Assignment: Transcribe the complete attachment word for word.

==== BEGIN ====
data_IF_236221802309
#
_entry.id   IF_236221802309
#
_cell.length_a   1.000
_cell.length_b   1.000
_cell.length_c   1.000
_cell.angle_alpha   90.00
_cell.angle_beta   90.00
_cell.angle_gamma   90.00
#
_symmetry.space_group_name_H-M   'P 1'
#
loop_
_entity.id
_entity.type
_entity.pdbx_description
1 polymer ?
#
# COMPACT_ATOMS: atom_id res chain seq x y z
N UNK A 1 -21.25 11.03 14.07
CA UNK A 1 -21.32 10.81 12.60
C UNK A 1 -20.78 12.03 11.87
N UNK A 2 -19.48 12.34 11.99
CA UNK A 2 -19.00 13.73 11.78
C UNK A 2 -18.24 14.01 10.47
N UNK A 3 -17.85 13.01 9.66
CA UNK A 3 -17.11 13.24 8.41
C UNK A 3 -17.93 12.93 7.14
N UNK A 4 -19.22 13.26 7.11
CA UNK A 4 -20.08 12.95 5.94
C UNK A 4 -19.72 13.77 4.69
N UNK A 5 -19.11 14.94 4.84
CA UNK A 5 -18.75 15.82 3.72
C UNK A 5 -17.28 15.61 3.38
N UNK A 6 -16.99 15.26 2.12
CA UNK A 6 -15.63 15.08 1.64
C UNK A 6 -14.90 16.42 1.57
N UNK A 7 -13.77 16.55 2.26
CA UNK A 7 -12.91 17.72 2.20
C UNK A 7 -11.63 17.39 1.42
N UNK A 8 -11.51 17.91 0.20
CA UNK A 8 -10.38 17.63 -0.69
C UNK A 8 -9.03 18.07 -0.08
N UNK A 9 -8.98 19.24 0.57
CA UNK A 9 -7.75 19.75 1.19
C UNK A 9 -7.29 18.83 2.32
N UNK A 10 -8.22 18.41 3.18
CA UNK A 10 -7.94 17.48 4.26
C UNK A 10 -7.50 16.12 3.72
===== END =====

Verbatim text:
data_IF_236221802309
#
_entry.id   IF_236221802309
#
_cell.length_a   1.000
_cell.length_b   1.000
_cell.length_c   1.000
_cell.angle_alpha   90.00
_cell.angle_beta   90.00
_cell.angle_gamma   90.00
#
_symmetry.space_group_name_H-M   'P 1'
#
loop_
_entity.id
_entity.type
_entity.pdbx_description
1 polymer ?
#
# COMPACT_ATOMS: atom_id res chain seq x y z
N UNK A 1 -21.25 11.03 14.07
CA UNK A 1 -21.32 10.81 12.60
C UNK A 1 -20.78 12.03 11.87
N UNK A 2 -19.48 12.34 11.99
CA UNK A 2 -19.00 13.73 11.78
C UNK A 2 -18.24 14.01 10.47
N UNK A 3 -17.85 13.01 9.66
CA UNK A 3 -17.11 13.24 8.41
C UNK A 3 -17.93 12.93 7.14
N UNK A 4 -19.22 13.26 7.11
CA UNK A 4 -20.08 12.95 5.94
C UNK A 4 -19.72 13.77 4.69
N UNK A 5 -19.11 14.94 4.84
CA UNK A 5 -18.75 15.82 3.72
C UNK A 5 -17.28 15.61 3.38
N UNK A 6 -16.99 15.26 2.12
CA UNK A 6 -15.63 15.08 1.64
C UNK A 6 -14.90 16.42 1.57
N UNK A 7 -13.77 16.55 2.26
CA UNK A 7 -12.91 17.72 2.20
C UNK A 7 -11.63 17.39 1.42
N UNK A 8 -11.51 17.91 0.20
CA UNK A 8 -10.38 17.63 -0.69
C UNK A 8 -9.03 18.07 -0.08
N UNK A 9 -8.98 19.24 0.57
CA UNK A 9 -7.75 19.75 1.19
C UNK A 9 -7.29 18.83 2.32
N UNK A 10 -8.22 18.41 3.18
CA UNK A 10 -7.94 17.48 4.26
C UNK A 10 -7.50 16.12 3.72